Discovery requests should also seek a description of the procedures and processes used to search for and produce the documents and things responsive to the interrogatories and document requests themselves and should request identification of all efforts made to locate and produce electronically stored evidence including whether individual computers, network servers, email accounts, back-up tapes and/or archived email were searched. Finally, it should seek the identities of all persons managing the computer network or employed by the Management Information System (MIS) department. Throughout the process of seeking and producing electronic discovery, it is critical that there be ongoing consultation between the client and lawyer to develop a strategy for collecting, analyzing and processing data.
Overview Of Expert Help
Electronic evidence is fragile so preservation can be critical. A forensic expert can preserve the status quo, reconstruct deleted information, determine whether a user wiped, cleaned-up or defragmented his or her hard drive, and retrieve data that answers new questions that arise. Moreover, a forensic expert can help ensure that no evidence is damaged, no viruses are introduced, extracted data is protected and a proper chain of custody is maintained.
Forensic consultants can recover active data (data that was accessible to the particular user working with the computer), recovered data (files and directories recovered after being deleted from the active data) and unused data ("free space" or unallocated portions of the hard drive which contains files that are free because they were never used or because information previously contained there was deleted). In other words, deleted documents may often be recovered in whole or in fragments by one properly trained. This is particularly important in data destruction cases, because it may permit the recovery of deleted material.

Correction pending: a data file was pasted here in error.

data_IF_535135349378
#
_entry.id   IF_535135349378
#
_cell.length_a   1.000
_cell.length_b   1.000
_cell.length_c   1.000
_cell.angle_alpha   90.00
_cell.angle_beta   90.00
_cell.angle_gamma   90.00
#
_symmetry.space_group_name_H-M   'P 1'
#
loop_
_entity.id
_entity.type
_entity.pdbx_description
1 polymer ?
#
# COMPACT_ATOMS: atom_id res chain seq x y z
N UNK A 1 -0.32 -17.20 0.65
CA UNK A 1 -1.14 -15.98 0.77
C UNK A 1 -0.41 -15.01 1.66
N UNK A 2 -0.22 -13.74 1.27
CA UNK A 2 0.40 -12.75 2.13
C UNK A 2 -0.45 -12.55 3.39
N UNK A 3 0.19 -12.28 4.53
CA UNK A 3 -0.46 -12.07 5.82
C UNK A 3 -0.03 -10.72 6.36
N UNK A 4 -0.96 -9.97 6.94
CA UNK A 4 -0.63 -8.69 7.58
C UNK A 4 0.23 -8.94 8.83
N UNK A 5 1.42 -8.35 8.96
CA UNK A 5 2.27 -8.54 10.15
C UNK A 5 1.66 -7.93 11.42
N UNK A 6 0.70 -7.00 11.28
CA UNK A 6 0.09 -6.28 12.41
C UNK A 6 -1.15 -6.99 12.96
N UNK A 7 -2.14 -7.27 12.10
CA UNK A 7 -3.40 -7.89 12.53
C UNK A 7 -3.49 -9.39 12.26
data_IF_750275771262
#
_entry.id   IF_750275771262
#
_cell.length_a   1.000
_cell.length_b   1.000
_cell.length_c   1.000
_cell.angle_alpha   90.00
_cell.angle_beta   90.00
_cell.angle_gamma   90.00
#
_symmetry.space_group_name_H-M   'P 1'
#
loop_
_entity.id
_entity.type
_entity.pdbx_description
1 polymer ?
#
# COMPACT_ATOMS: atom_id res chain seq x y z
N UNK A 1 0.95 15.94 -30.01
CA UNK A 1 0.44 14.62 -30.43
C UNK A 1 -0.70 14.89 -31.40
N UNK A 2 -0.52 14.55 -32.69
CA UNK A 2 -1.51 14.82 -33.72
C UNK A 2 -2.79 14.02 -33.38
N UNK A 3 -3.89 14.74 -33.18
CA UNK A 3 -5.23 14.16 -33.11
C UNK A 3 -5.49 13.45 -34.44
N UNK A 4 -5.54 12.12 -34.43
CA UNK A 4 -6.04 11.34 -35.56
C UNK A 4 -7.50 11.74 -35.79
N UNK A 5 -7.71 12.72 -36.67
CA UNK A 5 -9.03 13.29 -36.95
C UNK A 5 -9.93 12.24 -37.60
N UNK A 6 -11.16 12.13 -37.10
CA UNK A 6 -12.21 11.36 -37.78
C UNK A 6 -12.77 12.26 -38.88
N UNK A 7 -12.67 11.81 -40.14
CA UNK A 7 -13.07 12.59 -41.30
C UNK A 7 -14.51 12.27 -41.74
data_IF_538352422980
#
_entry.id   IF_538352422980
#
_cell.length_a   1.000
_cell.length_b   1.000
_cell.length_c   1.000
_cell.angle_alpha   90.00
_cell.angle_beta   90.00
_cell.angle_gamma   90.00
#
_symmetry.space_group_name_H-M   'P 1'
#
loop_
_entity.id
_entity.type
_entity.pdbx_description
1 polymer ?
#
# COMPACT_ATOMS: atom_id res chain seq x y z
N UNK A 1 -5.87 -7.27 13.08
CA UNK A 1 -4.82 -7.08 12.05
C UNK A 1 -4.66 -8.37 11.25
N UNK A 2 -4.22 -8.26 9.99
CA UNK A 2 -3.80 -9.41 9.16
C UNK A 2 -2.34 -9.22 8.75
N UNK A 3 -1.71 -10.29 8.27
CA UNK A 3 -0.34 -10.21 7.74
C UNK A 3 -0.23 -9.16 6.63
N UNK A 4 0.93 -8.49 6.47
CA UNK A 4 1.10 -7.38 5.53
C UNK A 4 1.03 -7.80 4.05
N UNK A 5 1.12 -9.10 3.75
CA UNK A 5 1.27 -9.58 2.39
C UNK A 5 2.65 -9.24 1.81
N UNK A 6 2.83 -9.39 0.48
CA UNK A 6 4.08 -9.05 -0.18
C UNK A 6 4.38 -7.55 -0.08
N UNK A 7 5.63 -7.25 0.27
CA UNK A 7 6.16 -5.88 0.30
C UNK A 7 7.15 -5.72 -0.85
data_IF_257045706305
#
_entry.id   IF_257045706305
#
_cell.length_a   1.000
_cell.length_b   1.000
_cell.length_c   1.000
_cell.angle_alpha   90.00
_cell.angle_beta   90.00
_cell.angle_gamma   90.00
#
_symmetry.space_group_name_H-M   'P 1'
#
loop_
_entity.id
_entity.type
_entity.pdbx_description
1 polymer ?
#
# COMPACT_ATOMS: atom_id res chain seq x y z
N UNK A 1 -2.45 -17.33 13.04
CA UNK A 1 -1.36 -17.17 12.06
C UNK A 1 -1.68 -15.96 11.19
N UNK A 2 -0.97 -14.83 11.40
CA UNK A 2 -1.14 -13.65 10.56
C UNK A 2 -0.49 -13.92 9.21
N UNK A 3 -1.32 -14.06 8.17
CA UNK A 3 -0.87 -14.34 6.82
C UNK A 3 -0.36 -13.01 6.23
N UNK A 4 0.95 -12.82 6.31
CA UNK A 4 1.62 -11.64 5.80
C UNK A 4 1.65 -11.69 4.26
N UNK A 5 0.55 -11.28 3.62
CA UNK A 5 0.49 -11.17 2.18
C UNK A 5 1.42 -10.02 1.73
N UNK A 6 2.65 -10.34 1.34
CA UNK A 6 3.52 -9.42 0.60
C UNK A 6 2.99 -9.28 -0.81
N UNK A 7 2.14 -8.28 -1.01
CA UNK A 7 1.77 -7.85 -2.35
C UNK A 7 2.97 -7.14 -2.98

In addition to retrieving files, forensic consultants can often determine whether computer evidence was tampered with, altered, damaged or removed. They can examine hidden information associated with recovered files (including deleted data or data from inactive or unused storage areas) and provide a historical ledger of the content of the files. Computer files often contain hidden or embedded information such as hidden columns on spreadsheets that show up on electronic, but not on printed versions, and a "bcc" field on an email. They also contain metadata which can provide the blueprint of a backdated document or reveal improper attempts to delete relevant information. Forensic experts, using specialized programs, can document destructive actions as well as unauthorized access, copying, downloading, printing or emailing (which are of particular interest where theft of trade secrets is at issue). They can provide critical evidence to authenticate documents and emails and to detect the faking of electronic evidence. Computer forensic engineers can also provide invaluable support by customizing reports about the data, providing information during the course of the litigation and providing expert testimony at trial.
Used properly, electronic discovery is a remarkably powerful tool. Experienced counsel and experts can help their clients enjoy it and protect against its many inherent dangers.
Linda B. Katz, a Member of the Sills Cummis Epstein & Gross P.C. Employment and Labor Practice Group, has extensive trial, litigation, arbitration, and mediation experience which has included representing corporate employers in employment-related disputes. Ms. Katz served as a Chapter Author and Editor of the Firm's newest book, E-Discovery: A Guide for Corporate Counsel.